Disappointed as he must be, Federer has still had a terrific turn around year and memorable summer.  He started off very slowly losing the Australian Open to Nadal and crying during the trophy ceremony.  His losses to Murray, and his uncharacteristic smashing of the racquet and remark in Miami earlier this year after losing to Djokovic, "thank God the hard court season is over" made everyone question him and wonder if he reign had ended.  But then came his marriage to Mirka Vavrinec, his victory over Nadal in Madrid 6-4, 6-4, his capture of the elusive French Open and along with it the career Grand Slam, the birth of his twin daughters Myla Rose and Charlene Riva in July, and finally, one more Wimbledon triumph for a sixth time and the breaking Pete Sampras' 14 Grand Slam record when he defeated Andy Roddick in a grueling and gut wrenching match 5-7, 7-6(6), 7-6(5), 3-6, 16-14.  All of these magnificent achievements re-coronate him as Numero Uno: not a bad year even by Federer's own exacting standards.  Could even Federer, short of perfection, ask for more?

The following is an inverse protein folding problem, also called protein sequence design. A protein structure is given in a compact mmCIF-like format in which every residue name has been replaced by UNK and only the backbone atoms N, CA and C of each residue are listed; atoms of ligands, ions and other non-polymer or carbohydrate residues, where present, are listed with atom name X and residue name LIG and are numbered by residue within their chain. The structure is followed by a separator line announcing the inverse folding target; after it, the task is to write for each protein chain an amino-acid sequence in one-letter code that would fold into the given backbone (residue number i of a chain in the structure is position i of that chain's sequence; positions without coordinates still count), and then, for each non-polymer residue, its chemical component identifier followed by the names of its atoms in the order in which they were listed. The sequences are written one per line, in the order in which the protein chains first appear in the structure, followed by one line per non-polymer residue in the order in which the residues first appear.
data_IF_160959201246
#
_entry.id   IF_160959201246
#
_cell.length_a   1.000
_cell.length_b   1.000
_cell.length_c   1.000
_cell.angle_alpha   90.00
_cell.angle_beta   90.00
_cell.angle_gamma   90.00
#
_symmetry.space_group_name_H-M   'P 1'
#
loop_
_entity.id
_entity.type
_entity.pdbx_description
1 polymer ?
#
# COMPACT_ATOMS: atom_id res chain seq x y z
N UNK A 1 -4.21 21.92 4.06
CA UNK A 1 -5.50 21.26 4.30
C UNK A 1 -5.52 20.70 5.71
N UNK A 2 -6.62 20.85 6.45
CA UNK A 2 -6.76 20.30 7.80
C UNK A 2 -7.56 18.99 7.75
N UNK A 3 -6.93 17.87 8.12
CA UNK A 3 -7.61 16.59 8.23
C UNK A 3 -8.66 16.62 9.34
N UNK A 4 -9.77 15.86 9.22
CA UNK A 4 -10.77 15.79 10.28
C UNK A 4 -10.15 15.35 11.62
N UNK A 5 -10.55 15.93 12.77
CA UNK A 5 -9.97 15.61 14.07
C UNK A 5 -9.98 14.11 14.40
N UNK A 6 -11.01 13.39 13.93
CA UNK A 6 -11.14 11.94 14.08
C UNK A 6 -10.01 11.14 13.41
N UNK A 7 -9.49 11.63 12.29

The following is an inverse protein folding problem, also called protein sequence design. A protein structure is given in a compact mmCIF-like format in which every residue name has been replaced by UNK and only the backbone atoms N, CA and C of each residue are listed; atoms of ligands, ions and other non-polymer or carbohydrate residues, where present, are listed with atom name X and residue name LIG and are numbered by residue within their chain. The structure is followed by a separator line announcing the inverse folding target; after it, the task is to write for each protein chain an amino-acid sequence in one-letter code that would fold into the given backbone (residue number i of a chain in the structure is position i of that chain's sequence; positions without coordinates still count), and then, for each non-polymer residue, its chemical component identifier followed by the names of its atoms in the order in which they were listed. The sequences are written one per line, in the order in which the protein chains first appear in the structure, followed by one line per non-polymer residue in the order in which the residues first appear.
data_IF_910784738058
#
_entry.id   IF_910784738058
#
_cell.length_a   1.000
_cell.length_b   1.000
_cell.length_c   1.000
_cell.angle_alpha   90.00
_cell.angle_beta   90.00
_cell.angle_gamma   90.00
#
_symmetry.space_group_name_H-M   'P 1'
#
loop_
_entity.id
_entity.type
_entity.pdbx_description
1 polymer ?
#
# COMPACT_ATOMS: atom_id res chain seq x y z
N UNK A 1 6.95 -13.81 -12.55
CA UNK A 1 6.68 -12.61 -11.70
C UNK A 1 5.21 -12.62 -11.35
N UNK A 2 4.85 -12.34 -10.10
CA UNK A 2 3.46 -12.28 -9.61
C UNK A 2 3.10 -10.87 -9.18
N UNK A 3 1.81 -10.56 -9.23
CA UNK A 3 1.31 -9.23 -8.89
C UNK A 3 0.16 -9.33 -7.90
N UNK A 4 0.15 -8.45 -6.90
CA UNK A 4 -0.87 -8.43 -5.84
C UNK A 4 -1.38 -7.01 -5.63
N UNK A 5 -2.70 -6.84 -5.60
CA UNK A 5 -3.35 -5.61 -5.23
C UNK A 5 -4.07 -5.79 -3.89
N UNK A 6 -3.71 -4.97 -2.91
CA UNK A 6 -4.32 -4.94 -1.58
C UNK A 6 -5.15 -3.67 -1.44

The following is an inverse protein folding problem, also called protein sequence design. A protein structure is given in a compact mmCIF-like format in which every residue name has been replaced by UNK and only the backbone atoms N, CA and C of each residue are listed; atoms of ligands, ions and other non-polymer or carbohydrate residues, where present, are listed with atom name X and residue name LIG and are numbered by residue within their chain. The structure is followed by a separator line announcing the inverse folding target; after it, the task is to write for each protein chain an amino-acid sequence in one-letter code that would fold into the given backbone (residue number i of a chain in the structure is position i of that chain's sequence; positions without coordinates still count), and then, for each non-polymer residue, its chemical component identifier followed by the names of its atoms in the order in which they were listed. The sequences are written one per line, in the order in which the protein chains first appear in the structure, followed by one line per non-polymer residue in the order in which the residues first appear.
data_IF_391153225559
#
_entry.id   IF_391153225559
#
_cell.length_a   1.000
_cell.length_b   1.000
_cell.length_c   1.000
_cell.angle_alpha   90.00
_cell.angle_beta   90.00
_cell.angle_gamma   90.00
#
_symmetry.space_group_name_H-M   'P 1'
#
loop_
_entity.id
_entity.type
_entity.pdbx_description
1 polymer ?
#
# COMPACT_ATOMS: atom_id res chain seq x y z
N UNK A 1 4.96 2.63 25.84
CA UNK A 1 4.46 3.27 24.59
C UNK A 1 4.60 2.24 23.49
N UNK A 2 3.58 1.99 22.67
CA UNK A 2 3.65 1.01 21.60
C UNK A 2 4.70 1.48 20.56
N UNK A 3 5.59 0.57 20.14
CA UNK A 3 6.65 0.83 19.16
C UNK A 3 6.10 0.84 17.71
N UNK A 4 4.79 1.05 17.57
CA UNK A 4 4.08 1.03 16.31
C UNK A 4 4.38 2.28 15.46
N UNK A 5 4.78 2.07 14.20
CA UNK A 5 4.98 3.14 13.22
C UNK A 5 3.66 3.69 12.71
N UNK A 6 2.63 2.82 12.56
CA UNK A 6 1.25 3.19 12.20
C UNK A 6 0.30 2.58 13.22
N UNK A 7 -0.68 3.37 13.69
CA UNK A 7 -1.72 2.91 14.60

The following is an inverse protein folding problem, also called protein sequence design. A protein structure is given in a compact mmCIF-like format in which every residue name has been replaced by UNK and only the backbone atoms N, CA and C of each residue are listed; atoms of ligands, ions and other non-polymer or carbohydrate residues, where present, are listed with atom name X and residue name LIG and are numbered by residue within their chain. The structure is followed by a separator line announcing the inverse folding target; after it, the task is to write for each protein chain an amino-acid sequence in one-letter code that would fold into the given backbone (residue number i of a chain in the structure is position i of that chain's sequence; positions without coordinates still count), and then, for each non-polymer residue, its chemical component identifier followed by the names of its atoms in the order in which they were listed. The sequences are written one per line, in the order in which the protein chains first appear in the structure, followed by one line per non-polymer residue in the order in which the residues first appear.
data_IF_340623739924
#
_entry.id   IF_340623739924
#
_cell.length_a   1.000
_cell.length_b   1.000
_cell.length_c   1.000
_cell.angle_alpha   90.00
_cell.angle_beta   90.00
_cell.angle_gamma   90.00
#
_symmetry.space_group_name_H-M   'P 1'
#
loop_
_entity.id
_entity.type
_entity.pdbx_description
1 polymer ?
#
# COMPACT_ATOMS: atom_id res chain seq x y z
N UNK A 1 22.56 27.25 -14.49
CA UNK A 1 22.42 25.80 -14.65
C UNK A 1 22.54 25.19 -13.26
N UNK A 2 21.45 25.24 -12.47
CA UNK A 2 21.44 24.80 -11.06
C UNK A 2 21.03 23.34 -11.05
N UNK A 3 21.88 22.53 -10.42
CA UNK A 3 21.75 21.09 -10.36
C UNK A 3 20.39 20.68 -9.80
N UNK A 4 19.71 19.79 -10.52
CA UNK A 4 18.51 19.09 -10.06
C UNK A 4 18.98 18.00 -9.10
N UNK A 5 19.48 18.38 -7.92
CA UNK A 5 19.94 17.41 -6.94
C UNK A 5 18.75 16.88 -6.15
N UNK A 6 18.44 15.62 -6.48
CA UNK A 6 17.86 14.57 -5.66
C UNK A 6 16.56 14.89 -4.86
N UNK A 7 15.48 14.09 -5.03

- For comments or inquiries please contact Surya Krishnan at sakrishnan1381@gmail.com.

Why Andy Murray is not a Member of the Big 4 in Tennis...It's Really a Triumvirate

Hi all you tennis fans,

I hope you're doing well and enjoyed the grand slam season in 2015...

This is my first blog posting and I wanted to share some thoughts with you on Andy Murray and the Big 4...

I was watching Andy Murray's match against Kevin Anderson at the US Open a few weeks ago and it was really a disappointing loss for Andy. He had a great summer and finally got over the hump and beat back Novak (after losing the last 8), but I expected more from such a great...especially when you consider that people have given him membership into the Big 4 league with Roger, Novak and Rafa...

Well given the performance of Roger, Novak and Rafa over the past several years and their resilience, I really don't think Andy is a member of the league....sorry Andy

My reasons are as follows:

1. Andy only had 2 slams - the 2012 US Open and the 2013 Wimbledon. This puts him with people such as Stanimal, Safin, Hewitt, Kafelnikov, Rafter, etc.